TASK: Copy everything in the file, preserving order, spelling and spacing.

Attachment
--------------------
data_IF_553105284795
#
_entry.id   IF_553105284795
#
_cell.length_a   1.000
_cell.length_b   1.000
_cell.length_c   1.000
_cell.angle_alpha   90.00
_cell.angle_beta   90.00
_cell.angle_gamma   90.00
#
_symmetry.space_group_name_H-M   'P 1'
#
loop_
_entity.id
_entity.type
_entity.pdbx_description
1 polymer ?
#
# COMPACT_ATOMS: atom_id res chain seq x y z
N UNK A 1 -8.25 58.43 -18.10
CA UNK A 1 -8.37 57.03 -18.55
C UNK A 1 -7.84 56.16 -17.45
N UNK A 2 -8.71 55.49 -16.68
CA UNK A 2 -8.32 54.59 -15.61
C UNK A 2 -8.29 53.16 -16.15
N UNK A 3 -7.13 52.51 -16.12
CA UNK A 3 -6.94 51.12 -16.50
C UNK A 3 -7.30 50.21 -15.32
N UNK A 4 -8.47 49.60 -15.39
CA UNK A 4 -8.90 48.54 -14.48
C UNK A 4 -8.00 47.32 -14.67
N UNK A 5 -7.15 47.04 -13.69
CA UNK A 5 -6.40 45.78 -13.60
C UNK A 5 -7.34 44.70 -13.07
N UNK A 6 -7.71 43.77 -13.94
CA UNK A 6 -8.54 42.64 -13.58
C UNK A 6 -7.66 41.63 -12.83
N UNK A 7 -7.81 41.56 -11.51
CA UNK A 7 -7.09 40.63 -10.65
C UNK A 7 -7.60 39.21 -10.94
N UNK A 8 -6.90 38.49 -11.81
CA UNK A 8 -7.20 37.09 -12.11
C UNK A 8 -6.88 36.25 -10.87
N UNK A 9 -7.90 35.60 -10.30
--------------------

data_IF_553105284795
#
_entry.id   IF_553105284795
#
_cell.length_a   1.000
_cell.length_b   1.000
_cell.length_c   1.000
_cell.angle_alpha   90.00
_cell.angle_beta   90.00
_cell.angle_gamma   90.00
#
_symmetry.space_group_name_H-M   'P 1'
#
loop_
_entity.id
_entity.type
_entity.pdbx_description
1 polymer ?
#
# COMPACT_ATOMS: atom_id res chain seq x y z
N UNK A 1 -8.25 58.43 -18.10
CA UNK A 1 -8.37 57.03 -18.55
C UNK A 1 -7.84 56.16 -17.45
N UNK A 2 -8.71 55.49 -16.68
CA UNK A 2 -8.32 54.59 -15.61
C UNK A 2 -8.29 53.16 -16.15
N UNK A 3 -7.13 52.51 -16.12
CA UNK A 3 -6.94 51.12 -16.50
C UNK A 3 -7.30 50.21 -15.32
N UNK A 4 -8.47 49.60 -15.39
CA UNK A 4 -8.90 48.54 -14.48
C UNK A 4 -8.00 47.32 -14.67
N UNK A 5 -7.15 47.04 -13.69
CA UNK A 5 -6.40 45.78 -13.60
C UNK A 5 -7.34 44.70 -13.07
N UNK A 6 -7.71 43.77 -13.94
CA UNK A 6 -8.54 42.64 -13.58
C UNK A 6 -7.66 41.63 -12.83
N UNK A 7 -7.81 41.56 -11.51
CA UNK A 7 -7.09 40.63 -10.65
C UNK A 7 -7.60 39.21 -10.94
N UNK A 8 -6.90 38.49 -11.81
CA UNK A 8 -7.20 37.09 -12.11
C UNK A 8 -6.88 36.25 -10.87
N UNK A 9 -7.90 35.60 -10.30